In 1858 when Curly was 16 years old he participated in a fight which gave him his reputation of being a brave and reckless warrior. The Sioux bumped into a band of enemies who quickly took cover among some inaccessible cliffs on a height where they shot at the Indians with rifles. The Indians' arrows didn't have much effect and they began to despair when Curly suddenly stormed towards the enemy in a one-man attack. He got through their defense line and killed an enemy with an arrow before he returned. To his fellow Indians amazement he repeated the same attack again, this time with a revolver in his hand. Another enemy fell and instead of trying to quickly return to his own men he hesitated and took the enemies scalps. Because of that, he was wounded in the leg by an arrow and limped back to his men.
He then realised his big mistake, taking personal gain, so he threw away the scalps but the group's leader, High-Backbone, more known as Hump, took them to the village and showed them. Curly's father, Crazy Horse, was so proud over what his son had done that he arranged a ceremony and gave him his own name.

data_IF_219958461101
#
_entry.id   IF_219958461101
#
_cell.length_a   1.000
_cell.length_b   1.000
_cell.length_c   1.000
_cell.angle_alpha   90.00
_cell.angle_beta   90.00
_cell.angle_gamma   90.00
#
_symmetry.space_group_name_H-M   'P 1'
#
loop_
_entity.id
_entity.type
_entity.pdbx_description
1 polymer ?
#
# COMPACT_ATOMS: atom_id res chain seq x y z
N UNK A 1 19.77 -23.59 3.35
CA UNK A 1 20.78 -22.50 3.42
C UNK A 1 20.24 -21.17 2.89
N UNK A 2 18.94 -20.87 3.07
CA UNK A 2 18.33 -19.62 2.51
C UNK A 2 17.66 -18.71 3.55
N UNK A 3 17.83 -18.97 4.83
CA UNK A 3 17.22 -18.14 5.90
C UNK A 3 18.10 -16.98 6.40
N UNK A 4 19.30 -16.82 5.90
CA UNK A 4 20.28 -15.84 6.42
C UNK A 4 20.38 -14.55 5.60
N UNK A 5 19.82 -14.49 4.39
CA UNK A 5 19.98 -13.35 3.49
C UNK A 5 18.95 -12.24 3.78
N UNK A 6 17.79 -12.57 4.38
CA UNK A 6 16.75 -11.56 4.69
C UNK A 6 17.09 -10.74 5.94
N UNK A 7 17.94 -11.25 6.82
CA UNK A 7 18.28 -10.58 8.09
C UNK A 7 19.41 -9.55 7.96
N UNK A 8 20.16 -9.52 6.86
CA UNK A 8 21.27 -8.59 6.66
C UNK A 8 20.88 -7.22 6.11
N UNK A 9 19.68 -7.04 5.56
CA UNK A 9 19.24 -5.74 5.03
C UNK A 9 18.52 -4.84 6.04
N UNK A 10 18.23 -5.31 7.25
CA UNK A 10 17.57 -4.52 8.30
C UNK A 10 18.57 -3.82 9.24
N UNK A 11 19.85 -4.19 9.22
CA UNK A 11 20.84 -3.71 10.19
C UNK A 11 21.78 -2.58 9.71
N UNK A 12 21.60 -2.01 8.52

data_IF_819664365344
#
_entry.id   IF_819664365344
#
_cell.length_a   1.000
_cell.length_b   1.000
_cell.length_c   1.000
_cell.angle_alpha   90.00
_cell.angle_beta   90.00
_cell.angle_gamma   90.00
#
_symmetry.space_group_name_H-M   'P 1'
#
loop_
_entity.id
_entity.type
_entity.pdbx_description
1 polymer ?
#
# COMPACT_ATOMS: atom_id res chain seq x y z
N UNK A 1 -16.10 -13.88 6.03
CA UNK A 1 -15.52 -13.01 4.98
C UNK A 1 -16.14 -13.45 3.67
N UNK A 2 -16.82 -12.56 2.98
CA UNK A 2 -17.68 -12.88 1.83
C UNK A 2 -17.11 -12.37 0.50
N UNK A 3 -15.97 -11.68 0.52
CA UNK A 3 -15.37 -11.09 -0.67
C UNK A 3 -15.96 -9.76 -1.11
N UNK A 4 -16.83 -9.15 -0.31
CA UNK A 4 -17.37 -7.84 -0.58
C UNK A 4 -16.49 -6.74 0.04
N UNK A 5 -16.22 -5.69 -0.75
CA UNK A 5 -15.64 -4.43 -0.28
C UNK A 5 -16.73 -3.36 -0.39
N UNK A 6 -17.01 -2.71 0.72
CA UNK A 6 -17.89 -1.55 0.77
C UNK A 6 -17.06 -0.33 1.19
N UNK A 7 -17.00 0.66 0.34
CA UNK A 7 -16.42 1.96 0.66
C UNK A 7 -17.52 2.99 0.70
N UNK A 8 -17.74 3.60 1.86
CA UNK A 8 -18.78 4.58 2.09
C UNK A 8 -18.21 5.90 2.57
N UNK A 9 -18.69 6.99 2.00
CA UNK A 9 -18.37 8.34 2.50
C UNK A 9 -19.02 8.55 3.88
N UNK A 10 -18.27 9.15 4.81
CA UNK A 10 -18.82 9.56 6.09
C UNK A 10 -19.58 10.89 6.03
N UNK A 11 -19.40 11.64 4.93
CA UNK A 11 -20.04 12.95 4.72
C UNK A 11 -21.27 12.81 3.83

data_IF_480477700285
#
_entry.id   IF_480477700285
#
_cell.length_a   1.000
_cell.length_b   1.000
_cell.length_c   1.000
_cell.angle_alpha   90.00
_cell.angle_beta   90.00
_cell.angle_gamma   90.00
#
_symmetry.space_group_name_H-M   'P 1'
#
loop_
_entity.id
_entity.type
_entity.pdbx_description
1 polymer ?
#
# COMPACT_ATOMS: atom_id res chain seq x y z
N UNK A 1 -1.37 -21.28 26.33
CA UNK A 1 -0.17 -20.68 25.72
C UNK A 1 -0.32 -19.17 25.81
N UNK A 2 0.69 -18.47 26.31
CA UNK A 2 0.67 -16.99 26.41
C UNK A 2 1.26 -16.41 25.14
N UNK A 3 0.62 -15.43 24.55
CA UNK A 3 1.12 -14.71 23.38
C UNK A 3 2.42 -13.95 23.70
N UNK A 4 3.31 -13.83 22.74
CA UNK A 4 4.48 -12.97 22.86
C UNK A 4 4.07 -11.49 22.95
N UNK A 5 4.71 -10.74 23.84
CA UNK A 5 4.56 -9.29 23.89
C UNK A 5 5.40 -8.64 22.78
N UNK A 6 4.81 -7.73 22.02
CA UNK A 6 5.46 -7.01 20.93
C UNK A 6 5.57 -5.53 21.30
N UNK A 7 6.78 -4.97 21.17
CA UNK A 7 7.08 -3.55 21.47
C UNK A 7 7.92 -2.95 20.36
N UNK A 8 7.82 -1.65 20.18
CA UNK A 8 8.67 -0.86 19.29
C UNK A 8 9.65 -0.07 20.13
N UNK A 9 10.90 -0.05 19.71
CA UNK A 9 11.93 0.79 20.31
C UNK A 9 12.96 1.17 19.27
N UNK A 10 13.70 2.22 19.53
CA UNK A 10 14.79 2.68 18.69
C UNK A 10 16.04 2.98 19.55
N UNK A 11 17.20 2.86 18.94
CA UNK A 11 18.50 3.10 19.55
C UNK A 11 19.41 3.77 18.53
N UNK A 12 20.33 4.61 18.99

Crazy Horse experienced many tragedies in his life, which made him hate the white people more and more. One event in his childhood which affected him greatly was the massacre at Blue Water in 1854. The white suspected that the Brulé chieftain Little Thunder, designated peace chief by the white, encouraged resistance against them. This suspicion had no foundation but that wasn't revealed until later. General William S. Harney rode into the camp and cunningly negotiated with the indignant Indian chieftain to give his men time to take their positions so there would be no way to escape. When all was ready they attacked without any forewarning. 87 indians were slaughtered, most of them were women and children.